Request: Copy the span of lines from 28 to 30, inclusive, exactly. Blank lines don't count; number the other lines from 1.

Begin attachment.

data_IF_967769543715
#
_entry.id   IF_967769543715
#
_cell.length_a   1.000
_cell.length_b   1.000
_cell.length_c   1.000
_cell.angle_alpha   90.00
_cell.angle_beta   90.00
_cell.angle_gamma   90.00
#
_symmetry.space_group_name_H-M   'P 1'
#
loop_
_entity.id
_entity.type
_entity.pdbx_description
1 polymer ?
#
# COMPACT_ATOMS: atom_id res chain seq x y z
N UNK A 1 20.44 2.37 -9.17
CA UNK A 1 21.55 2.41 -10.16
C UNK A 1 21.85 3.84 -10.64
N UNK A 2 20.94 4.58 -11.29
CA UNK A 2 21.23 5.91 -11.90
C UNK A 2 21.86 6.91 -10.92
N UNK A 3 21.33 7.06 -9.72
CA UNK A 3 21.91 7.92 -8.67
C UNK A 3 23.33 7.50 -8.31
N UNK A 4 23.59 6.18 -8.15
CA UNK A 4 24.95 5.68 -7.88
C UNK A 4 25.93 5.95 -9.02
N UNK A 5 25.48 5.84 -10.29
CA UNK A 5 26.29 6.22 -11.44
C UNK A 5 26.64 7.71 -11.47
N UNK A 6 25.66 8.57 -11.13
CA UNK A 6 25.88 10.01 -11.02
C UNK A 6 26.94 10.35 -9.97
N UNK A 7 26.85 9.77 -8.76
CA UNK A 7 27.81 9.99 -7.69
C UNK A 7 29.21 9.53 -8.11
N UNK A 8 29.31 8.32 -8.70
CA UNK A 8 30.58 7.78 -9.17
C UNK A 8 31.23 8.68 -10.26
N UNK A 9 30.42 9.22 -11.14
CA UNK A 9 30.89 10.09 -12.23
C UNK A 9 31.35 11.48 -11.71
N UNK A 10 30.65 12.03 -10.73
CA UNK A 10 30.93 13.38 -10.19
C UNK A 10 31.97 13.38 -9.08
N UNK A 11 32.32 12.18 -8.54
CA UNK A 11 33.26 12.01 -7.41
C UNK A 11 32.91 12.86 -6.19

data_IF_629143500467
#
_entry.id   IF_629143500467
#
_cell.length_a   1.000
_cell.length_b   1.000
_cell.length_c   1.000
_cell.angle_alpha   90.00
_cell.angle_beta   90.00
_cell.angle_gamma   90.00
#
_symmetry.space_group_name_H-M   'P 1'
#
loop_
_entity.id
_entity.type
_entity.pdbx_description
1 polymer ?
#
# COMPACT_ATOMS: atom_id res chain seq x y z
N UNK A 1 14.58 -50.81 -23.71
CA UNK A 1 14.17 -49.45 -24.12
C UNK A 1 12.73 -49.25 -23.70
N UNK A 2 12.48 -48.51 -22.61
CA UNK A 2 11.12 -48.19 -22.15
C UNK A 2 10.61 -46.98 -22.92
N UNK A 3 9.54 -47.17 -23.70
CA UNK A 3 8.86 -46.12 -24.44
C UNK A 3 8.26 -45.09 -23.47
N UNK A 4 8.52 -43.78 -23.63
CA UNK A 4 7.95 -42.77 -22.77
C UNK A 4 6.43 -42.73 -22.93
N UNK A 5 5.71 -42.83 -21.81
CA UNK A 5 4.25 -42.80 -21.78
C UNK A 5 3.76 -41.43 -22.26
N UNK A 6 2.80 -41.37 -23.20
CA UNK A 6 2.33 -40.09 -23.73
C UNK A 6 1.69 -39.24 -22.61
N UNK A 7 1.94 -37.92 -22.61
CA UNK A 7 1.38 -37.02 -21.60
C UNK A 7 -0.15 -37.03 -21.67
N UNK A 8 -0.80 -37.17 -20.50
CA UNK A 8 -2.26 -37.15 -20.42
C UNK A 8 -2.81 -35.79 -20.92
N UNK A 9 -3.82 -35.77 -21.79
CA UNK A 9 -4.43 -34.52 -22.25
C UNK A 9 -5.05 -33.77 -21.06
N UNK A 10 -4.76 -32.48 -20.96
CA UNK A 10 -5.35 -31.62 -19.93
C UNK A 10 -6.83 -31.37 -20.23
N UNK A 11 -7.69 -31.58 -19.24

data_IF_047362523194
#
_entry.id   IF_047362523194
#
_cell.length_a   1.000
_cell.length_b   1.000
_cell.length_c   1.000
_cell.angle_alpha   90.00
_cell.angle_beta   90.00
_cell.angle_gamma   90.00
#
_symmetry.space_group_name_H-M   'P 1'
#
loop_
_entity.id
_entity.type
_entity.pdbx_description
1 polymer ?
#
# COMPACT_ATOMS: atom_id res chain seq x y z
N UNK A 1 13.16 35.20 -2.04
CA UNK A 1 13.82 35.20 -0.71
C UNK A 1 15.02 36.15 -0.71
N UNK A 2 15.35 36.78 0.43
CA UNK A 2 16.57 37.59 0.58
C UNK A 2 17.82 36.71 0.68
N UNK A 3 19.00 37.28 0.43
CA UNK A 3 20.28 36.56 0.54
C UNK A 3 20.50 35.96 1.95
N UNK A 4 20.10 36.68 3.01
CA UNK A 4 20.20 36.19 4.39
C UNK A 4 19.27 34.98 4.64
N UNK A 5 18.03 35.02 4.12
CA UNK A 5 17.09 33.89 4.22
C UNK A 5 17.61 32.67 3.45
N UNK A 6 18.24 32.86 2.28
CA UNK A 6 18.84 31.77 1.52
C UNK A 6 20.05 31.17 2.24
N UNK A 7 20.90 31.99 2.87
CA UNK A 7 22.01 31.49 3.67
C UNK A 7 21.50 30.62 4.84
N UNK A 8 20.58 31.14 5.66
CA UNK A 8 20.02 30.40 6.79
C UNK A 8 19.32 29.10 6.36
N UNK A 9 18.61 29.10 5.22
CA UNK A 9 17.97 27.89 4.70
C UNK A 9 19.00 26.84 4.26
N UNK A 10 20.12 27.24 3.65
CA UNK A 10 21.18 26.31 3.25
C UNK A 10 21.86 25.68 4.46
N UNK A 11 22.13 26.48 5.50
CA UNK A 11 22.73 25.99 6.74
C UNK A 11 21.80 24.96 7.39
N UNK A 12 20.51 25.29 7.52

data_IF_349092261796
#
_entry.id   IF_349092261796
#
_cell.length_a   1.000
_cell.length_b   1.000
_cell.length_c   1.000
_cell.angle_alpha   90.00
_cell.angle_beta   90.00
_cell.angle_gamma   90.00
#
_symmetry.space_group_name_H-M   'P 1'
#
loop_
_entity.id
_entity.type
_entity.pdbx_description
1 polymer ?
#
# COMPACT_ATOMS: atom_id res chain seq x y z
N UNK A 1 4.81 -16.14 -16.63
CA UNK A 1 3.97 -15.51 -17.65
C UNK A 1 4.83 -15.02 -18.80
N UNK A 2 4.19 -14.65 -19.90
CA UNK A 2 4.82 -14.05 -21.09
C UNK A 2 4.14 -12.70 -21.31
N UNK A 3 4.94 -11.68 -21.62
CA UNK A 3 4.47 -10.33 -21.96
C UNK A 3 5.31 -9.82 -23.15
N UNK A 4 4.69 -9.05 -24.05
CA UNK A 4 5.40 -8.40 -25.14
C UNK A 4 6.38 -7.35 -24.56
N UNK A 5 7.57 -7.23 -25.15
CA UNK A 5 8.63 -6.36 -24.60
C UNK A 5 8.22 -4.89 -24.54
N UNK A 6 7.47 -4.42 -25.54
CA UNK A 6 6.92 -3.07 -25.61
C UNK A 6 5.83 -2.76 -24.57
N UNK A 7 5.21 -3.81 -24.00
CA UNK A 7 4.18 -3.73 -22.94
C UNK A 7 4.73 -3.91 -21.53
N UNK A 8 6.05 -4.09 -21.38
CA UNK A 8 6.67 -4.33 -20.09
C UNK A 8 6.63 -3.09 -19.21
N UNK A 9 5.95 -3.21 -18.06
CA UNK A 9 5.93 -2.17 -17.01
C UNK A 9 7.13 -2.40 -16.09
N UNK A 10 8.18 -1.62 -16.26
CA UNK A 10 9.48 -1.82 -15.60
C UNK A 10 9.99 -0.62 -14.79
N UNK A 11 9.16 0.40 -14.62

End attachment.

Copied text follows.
CA UNK A 3 21.91 7.92 -8.67
C UNK A 3 23.33 7.50 -8.31
N UNK A 4 23.59 6.18 -8.15